By Sharon Thomas, Director of Recruitment, Admissions and Financial Aid
During my junior year of college at the University of Michigan, I found social work — or rather social work found me. I had spent my undergraduate career searching for a major and discipline that addressed families and communities in need as well as creative intervention approaches and human service from a strengths-based perspective rather than a deficit model. I also needed a place where I believed I could make a difference.
Finally, one day a college senior I greatly respected who shared similar interests asked me a simple question: “Have you ever considered social work?” Once I researched the field and its mission, I was hooked! My goal in life was to now become a professional social worker and to find an MSW program that would prepare me for this journey.
After researching numerous masters programs across the country, I decided to apply to UNC-Chapel Hill for fall enrollment in 1996. The School of Social Work’s national ranking, incredible faculty and the annual Black Experience Workshop directed by the late Dr. Audreye Johnson drew me to the program, not to mention the chance to break from the Midwest winters! I placed a call to the School’s admissions office and was greeted by the warm southern drawl of Linda Wilson, student services manager, who mailed me an information packet on the program. Needless to say, I was elated when I received my offer of admissions to UNC; I even sent my deposit without ever visiting the state of North Carolina.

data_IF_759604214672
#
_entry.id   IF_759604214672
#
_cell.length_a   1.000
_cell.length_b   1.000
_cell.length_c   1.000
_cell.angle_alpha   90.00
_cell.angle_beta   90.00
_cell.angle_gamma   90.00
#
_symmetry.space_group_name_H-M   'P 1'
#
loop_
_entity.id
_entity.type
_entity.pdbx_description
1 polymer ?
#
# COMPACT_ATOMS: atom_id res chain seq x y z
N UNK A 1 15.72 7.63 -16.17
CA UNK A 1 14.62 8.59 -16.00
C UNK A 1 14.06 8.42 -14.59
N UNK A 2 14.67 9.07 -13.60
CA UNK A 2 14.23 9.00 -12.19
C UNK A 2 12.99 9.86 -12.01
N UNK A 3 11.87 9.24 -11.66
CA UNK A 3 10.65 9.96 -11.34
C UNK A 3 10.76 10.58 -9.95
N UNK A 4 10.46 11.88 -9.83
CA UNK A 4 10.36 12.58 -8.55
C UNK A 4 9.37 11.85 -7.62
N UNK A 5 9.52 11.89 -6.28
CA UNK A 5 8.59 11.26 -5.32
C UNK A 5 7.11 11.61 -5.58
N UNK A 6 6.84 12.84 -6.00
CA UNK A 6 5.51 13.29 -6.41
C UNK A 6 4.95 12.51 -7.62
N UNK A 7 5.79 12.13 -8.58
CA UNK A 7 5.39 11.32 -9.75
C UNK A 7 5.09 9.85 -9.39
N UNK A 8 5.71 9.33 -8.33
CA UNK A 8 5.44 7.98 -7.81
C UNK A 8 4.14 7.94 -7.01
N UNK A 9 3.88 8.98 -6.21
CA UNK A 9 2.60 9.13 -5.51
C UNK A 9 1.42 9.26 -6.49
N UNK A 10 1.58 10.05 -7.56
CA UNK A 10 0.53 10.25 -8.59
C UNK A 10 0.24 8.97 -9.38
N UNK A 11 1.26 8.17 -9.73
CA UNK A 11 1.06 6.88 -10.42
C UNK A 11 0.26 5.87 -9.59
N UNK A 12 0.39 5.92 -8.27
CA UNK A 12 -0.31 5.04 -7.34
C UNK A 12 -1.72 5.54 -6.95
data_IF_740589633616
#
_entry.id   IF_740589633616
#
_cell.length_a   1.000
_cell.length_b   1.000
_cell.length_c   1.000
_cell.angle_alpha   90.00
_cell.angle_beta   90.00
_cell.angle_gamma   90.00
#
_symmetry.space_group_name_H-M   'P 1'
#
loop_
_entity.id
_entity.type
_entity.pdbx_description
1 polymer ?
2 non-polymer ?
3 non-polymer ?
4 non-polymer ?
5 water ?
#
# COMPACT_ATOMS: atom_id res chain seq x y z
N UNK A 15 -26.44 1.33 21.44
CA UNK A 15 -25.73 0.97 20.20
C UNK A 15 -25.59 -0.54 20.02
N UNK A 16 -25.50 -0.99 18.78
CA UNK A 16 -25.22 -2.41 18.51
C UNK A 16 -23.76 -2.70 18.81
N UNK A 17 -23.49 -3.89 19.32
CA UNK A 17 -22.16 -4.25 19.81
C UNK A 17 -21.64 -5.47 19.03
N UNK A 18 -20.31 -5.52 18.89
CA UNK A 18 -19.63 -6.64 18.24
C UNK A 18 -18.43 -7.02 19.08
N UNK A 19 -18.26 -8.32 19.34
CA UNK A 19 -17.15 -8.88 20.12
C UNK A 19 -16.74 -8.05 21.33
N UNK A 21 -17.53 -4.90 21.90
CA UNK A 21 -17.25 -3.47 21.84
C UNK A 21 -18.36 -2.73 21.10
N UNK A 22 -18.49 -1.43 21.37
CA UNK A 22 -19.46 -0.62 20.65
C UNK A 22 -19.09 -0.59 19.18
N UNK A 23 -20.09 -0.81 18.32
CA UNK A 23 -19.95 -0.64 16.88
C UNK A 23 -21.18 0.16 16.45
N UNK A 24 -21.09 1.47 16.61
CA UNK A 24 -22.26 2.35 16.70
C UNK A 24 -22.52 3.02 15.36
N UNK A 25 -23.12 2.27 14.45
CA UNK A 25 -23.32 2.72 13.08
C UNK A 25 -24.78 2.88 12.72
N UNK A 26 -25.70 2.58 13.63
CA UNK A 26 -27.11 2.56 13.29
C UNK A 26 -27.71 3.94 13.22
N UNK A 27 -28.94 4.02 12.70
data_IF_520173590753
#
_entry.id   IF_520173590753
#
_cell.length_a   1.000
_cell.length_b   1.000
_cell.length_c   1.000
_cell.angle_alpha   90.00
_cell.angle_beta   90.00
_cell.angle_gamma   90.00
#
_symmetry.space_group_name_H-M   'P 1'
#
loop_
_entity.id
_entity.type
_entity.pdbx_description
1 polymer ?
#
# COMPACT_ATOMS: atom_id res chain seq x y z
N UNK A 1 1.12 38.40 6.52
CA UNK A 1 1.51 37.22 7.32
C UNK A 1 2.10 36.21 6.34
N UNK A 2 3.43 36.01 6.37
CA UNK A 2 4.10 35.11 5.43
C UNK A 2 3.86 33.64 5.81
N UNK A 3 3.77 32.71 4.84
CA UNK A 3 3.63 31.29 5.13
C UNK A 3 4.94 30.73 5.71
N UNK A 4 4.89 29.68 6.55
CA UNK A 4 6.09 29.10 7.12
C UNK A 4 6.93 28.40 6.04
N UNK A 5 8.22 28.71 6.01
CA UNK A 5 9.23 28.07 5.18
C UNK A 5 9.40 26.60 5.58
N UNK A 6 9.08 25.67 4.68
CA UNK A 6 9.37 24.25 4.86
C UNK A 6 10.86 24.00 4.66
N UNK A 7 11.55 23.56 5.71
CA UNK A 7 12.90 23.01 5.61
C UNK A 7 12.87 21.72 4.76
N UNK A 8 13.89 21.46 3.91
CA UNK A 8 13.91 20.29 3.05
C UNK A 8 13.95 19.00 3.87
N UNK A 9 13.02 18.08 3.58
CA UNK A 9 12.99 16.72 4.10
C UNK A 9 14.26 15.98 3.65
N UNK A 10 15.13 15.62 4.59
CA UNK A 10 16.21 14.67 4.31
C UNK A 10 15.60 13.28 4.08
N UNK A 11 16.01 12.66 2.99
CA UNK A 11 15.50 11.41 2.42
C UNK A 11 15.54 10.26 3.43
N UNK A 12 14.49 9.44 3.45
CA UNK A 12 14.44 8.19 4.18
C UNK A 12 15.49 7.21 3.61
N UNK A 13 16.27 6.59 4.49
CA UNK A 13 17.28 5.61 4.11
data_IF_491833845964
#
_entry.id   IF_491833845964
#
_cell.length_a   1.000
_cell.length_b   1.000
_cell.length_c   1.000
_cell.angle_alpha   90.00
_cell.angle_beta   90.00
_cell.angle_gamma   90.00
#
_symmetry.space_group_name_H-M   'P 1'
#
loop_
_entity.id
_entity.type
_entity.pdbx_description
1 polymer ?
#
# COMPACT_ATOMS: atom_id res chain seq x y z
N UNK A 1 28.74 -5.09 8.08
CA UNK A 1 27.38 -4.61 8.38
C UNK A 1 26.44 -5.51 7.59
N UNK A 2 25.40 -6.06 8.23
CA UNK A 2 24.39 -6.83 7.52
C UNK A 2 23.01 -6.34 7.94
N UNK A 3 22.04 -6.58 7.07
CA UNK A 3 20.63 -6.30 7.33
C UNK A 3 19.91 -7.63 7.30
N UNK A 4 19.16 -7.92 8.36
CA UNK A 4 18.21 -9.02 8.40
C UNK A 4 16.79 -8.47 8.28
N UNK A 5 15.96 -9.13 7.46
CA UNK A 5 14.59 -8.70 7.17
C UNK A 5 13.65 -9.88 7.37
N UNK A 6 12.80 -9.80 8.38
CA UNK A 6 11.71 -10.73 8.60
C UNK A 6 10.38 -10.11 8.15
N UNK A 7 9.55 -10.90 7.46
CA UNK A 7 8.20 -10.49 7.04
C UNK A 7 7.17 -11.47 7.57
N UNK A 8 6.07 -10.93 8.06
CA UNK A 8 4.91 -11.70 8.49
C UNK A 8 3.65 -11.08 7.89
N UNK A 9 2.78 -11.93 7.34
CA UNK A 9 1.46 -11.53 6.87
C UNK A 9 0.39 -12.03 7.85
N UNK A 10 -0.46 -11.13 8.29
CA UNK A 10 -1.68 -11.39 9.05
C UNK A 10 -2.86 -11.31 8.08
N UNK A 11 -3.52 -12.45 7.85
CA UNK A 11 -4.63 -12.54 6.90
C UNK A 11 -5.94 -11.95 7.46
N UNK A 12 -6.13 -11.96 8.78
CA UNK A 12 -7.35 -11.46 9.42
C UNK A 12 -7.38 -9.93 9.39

When I reflect on my cohort and time in the program, it’s hard to believe how much has changed. My full-time cohort included 39 people with only five (14%) students of color. This fall, we will welcome 68 full-time students with 17 (25%) representing students of color. Just like today’s students, I graduated with an amazing group of advanced standing and distance education (formerly called part-time) students. My concentration year experience was definitely enriched by the diversity and life experience that the part-time students brought to the program as well as the social work practice knowledge and experience that the advanced standing students shared.
This fall, the School will enroll 320 new and returning students in its MSW program. I believe that today’s students are motivated to enter the field of social work for the same reasons that their peers pursued careers years ago: We are all committed to improving the quality of life for individuals, families and communities in need.
What has changed is the range of communities students seek to serve and the range of practice opportunities. Never before has there been such an interest in international social work settings and in serving our global community. We have seen a substantial increase in students with international human service experience, including with the Peace Corps and AmeriCorps, and from those with second language skills, particularly Spanish.
It has been an honor and privilege to return to the School of Social Work as a faculty member and to serve as the director of recruitment, admissions and financial aid. It’s hard to believe that it has been 14 years since my first trip to North Carolina and my first meeting with School admissions officials in the same office where I now work every day.
I’m pleased to continue the School’s commitment to recruiting some of the most talented and dedicated students from across the country and across the globe.
This article is from our “School of Social Work’s 90th Anniversary” feature in the 2010 print edition of Contact Magazine